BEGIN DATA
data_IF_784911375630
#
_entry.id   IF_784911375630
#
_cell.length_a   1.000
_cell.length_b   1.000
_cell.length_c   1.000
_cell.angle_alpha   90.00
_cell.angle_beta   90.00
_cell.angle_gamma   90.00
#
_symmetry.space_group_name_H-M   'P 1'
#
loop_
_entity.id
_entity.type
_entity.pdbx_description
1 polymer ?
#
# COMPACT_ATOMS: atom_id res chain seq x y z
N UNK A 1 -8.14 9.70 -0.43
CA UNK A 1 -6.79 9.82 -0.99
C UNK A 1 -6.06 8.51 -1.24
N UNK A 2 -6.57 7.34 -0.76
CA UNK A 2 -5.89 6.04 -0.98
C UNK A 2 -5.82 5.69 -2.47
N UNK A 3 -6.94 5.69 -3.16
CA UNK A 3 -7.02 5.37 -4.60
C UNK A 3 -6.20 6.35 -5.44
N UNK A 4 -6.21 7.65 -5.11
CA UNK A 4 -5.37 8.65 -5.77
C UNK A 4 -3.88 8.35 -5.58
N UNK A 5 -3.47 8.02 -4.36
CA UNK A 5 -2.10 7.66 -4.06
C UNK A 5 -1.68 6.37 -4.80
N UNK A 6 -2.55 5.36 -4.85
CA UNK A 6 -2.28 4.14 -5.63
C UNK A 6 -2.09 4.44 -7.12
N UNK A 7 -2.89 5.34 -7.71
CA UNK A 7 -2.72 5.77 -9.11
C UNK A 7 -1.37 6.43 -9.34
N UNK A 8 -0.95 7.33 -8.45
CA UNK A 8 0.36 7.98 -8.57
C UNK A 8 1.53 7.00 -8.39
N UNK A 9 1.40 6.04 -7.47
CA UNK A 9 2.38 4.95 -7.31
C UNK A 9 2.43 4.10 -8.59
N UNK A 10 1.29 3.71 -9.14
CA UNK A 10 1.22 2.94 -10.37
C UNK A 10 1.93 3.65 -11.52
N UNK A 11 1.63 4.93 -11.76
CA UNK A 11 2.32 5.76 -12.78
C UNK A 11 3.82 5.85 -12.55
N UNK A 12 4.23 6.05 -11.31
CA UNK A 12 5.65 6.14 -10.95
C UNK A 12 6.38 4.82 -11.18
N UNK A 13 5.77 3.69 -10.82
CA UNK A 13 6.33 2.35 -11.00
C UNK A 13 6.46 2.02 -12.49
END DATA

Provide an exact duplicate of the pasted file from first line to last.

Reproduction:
data_IF_784911375630
#
_entry.id   IF_784911375630
#
_cell.length_a   1.000
_cell.length_b   1.000
_cell.length_c   1.000
_cell.angle_alpha   90.00
_cell.angle_beta   90.00
_cell.angle_gamma   90.00
#
_symmetry.space_group_name_H-M   'P 1'
#
loop_
_entity.id
_entity.type
_entity.pdbx_description
1 polymer ?
#
# COMPACT_ATOMS: atom_id res chain seq x y z
N UNK A 1 -8.14 9.70 -0.43
CA UNK A 1 -6.79 9.82 -0.99
C UNK A 1 -6.06 8.51 -1.24
N UNK A 2 -6.57 7.34 -0.76
CA UNK A 2 -5.89 6.04 -0.98
C UNK A 2 -5.82 5.69 -2.47
N UNK A 3 -6.94 5.69 -3.16
CA UNK A 3 -7.02 5.37 -4.60
C UNK A 3 -6.20 6.35 -5.44
N UNK A 4 -6.21 7.65 -5.11
CA UNK A 4 -5.37 8.65 -5.77
C UNK A 4 -3.88 8.35 -5.58
N UNK A 5 -3.47 8.02 -4.36
CA UNK A 5 -2.10 7.66 -4.06
C UNK A 5 -1.68 6.37 -4.80
N UNK A 6 -2.55 5.36 -4.85
CA UNK A 6 -2.28 4.14 -5.63
C UNK A 6 -2.09 4.44 -7.12
N UNK A 7 -2.89 5.34 -7.71
CA UNK A 7 -2.72 5.77 -9.11
C UNK A 7 -1.37 6.43 -9.34
N UNK A 8 -0.95 7.33 -8.45
CA UNK A 8 0.36 7.98 -8.57
C UNK A 8 1.53 7.00 -8.39
N UNK A 9 1.40 6.04 -7.47
CA UNK A 9 2.38 4.95 -7.31
C UNK A 9 2.43 4.10 -8.59
N UNK A 10 1.29 3.71 -9.14
CA UNK A 10 1.22 2.94 -10.37
C UNK A 10 1.93 3.65 -11.52
N UNK A 11 1.63 4.93 -11.76
CA UNK A 11 2.32 5.76 -12.78
C UNK A 11 3.82 5.85 -12.55
N UNK A 12 4.23 6.05 -11.31
CA UNK A 12 5.65 6.14 -10.95
C UNK A 12 6.38 4.82 -11.18
N UNK A 13 5.77 3.69 -10.82
CA UNK A 13 6.33 2.35 -11.00
C UNK A 13 6.46 2.02 -12.49